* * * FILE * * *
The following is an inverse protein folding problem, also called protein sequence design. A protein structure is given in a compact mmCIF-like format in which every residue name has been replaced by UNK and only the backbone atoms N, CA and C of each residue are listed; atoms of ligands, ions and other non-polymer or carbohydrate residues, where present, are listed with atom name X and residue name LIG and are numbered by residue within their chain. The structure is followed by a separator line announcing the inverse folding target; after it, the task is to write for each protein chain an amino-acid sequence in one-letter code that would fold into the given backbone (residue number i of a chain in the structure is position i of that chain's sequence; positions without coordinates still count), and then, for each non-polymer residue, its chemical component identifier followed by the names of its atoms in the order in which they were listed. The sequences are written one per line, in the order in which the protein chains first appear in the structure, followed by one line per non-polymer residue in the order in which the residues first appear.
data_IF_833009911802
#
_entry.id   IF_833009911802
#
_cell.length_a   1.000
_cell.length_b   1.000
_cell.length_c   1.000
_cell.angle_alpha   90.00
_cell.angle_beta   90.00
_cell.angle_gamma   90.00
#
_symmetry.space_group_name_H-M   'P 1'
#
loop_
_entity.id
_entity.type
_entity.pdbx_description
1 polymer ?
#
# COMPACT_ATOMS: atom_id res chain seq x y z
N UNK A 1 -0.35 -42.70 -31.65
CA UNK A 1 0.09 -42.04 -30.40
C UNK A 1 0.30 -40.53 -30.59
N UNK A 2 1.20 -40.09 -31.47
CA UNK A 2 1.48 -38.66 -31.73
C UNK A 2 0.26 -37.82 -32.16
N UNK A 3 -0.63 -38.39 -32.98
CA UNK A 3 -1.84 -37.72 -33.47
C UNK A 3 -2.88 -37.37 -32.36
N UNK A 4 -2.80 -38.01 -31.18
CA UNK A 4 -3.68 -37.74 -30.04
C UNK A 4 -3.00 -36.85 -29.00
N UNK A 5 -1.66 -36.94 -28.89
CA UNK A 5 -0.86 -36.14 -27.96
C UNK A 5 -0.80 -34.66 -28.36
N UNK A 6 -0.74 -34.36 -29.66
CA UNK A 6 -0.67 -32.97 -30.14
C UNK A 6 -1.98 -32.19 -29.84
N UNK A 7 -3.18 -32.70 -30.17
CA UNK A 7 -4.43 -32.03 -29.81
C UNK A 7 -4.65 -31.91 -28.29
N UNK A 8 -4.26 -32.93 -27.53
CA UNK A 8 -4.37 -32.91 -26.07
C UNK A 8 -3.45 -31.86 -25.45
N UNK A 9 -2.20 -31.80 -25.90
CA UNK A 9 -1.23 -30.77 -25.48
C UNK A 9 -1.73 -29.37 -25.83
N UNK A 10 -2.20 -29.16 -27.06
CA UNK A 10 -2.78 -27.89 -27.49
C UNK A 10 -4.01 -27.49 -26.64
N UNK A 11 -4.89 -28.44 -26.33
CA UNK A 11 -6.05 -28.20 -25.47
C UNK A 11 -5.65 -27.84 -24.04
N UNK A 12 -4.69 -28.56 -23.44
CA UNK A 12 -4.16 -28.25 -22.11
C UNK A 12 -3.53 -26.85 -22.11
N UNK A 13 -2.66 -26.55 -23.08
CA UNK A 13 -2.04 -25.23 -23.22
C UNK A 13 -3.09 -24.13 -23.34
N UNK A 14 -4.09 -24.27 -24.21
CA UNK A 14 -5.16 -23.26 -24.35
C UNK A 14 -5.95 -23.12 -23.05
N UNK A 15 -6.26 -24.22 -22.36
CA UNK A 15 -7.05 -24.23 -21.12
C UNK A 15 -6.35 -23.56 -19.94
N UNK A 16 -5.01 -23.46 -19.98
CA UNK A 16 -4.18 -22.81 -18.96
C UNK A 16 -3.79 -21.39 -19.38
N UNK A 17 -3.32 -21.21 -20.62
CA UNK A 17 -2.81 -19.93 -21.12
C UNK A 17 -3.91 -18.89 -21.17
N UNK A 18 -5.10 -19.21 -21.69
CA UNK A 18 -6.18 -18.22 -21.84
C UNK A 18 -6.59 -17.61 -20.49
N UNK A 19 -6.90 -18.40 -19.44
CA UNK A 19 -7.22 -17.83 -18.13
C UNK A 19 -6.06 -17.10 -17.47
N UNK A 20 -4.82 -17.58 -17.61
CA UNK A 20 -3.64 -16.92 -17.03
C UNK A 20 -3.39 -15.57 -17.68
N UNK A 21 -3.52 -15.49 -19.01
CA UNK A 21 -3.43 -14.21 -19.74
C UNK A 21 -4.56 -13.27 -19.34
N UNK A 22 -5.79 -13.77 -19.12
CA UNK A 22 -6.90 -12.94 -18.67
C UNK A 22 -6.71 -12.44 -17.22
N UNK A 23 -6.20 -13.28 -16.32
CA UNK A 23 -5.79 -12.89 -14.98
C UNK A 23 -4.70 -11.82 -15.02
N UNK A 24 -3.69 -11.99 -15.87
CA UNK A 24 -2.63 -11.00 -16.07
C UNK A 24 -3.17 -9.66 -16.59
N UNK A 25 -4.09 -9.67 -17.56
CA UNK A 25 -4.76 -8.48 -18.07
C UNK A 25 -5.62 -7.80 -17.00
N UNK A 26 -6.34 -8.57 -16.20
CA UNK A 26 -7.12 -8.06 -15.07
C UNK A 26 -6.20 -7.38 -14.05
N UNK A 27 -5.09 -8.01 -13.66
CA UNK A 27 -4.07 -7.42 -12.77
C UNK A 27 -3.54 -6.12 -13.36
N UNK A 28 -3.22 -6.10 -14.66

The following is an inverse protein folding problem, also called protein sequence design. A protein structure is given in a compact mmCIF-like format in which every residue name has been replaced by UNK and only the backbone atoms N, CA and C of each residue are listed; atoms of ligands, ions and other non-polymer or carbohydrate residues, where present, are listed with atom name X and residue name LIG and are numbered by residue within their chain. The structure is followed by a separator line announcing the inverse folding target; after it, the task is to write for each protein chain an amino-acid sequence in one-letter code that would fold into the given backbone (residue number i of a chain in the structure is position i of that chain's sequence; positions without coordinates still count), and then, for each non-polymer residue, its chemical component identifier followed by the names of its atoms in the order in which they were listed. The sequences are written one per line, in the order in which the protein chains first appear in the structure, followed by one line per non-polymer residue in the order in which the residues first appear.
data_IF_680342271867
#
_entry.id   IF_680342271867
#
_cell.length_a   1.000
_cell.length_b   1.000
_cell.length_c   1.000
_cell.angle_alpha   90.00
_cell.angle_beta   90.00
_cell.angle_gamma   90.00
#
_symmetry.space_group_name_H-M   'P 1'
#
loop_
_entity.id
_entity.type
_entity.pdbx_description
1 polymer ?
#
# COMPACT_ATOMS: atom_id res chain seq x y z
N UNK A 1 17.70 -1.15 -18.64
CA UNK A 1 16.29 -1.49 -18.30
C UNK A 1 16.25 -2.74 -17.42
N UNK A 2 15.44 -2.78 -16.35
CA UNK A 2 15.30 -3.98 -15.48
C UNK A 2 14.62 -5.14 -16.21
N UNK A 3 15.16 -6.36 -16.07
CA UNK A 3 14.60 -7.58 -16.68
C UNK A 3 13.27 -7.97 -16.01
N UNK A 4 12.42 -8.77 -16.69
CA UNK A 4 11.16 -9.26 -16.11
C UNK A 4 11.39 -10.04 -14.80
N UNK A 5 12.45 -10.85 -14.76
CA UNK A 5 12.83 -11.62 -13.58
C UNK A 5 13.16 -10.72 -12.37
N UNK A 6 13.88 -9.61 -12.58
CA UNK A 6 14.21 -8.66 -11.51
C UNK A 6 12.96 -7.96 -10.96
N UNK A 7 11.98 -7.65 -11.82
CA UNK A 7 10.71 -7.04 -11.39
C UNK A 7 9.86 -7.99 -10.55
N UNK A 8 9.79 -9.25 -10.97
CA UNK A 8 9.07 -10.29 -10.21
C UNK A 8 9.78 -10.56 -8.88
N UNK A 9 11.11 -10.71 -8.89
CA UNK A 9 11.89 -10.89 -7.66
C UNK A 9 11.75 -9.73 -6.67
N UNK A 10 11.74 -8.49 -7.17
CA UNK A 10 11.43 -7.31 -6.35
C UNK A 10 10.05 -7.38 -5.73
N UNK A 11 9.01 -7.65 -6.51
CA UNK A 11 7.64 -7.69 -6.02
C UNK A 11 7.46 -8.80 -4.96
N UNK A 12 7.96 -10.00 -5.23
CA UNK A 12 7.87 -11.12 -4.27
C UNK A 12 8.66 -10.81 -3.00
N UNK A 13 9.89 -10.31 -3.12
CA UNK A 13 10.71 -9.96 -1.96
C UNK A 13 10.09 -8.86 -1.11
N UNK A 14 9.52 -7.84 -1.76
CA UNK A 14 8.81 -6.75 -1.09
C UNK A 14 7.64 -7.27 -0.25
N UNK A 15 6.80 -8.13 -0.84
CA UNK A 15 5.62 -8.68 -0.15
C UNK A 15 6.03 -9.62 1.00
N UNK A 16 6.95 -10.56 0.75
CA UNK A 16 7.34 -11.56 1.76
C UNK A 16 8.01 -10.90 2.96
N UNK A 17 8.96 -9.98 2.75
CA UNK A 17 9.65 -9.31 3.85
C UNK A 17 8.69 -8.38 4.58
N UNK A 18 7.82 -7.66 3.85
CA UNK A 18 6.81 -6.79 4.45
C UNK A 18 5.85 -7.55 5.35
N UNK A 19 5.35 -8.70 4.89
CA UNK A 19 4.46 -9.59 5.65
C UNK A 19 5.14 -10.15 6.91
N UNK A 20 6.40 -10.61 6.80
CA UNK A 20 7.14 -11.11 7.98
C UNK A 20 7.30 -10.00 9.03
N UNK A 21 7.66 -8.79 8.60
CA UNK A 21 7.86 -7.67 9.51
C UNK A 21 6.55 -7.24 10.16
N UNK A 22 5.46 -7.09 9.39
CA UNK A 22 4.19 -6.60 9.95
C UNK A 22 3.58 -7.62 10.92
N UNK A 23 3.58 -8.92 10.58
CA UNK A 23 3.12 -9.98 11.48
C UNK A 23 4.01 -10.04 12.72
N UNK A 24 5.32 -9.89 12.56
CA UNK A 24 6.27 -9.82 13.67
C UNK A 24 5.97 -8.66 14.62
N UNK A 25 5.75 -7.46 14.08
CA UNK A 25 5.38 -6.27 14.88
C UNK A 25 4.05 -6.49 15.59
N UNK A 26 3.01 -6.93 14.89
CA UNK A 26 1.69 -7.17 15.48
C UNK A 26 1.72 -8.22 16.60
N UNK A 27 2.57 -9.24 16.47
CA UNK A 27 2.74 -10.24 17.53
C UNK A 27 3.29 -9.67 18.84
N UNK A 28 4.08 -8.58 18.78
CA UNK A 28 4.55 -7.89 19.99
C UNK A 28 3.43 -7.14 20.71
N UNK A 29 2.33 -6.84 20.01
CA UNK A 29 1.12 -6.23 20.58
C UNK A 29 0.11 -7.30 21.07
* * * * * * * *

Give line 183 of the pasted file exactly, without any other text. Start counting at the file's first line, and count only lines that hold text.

CA UNK A 20 7.14 -11.11 7.98